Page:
*Symptoms listed in the Diagnostic and Statistical Manual of Mental Disorders (DSM-5), published by the American Psychiatric Association

Treatment for body dysmorphic disorder often includes a combination of cognitive behavioral therapy and medications.

Cognitive behavioral therapy:

Cognitive behavioral therapy for body dysmorphic disorder focuses on:

*Helping you learn how negative thoughts, emotional reactions and behaviors maintain problems over time

*Challenging automatic negative thoughts about your body image and learning a more flexible and realistic way of thinking

*Learning alternate ways to handle urges or rituals to help reduce mirror checking or reassurance seeking

*Teaching you other behaviors to improve your mental health

*You and your therapist can talk about your goals for therapy and develop a personalized treatment plan to learn and strengthen coping skills.


Although there are no medications specifically approved by the Food and Drug Administration (FDA) to treat body dysmorphic disorder, medications used to treat other mental disorders, such as depression, can be effective.

*Selective serotonin reuptake inhibitors (SSRIs). Because body dysmorphic disorder is thought to be caused in part by problems related to the brain chemical serotonin, SSRIs may be prescribed. SSRIs appear to be more effective for body dysmorphic disorder than other antidepressants and may help control your obsessions and repetitive behaviors.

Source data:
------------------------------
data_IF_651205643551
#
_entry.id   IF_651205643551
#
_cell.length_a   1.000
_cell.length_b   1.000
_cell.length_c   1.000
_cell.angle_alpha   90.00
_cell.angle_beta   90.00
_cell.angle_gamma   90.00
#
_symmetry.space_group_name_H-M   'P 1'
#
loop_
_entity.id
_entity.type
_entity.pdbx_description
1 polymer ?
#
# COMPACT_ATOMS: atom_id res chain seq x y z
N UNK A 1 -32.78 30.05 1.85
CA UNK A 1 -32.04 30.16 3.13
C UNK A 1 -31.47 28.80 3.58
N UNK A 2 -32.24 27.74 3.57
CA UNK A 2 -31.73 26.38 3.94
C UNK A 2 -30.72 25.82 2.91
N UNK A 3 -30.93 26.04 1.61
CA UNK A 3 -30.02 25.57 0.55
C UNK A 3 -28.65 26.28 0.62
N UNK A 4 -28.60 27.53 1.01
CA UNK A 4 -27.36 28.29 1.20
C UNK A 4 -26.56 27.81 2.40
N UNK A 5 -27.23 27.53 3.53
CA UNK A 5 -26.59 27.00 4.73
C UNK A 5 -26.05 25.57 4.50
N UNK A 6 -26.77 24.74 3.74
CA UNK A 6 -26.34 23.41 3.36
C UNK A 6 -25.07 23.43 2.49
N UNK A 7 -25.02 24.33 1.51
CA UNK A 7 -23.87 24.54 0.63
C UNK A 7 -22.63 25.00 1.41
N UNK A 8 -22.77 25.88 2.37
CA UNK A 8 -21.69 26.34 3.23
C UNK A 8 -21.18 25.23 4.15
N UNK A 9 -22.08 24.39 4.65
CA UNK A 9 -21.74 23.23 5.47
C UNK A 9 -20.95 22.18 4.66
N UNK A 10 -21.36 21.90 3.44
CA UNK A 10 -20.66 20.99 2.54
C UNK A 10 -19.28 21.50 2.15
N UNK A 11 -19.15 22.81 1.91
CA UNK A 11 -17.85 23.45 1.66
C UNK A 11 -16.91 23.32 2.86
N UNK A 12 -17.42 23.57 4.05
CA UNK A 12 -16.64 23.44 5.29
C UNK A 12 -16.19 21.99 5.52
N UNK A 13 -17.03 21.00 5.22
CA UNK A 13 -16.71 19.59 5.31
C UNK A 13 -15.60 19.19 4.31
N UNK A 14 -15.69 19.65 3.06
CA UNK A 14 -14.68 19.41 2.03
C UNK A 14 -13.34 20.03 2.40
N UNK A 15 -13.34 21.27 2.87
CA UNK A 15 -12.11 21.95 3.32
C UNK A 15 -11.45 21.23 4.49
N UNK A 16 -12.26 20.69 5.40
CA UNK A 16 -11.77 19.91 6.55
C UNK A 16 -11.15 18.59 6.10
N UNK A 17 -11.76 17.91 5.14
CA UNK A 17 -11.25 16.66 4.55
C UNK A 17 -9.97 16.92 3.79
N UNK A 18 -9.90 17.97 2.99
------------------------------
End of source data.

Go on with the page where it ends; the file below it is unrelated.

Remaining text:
*Other medications. In some cases, you may benefit from taking other medications in addition to an SSRI, depending on your symptoms.

Natural Treatments for Body Dysmorphic Disorder:

1. Identification of Co-Existing Disorders:
BDD is considered to be a severe disorder, and professional treatment is always recommended. There is plenty that someone struggling with BDD can do on their own to improve recovery and manage symptoms, but seeing a therapist is still encouraged.

2. Become Educated on Early Warning Sides & Symptoms:
Recognizing when healthy eating, self-improvement, and exercise patterns start to turn into obsessions is an important step for anyone with a history of body image issues, plus their family members and close friends. Strict rituals around weight and appearance usually take form gradually, so intercepting them early on when they start to cause anxiety is the best way to prevent them from worsening.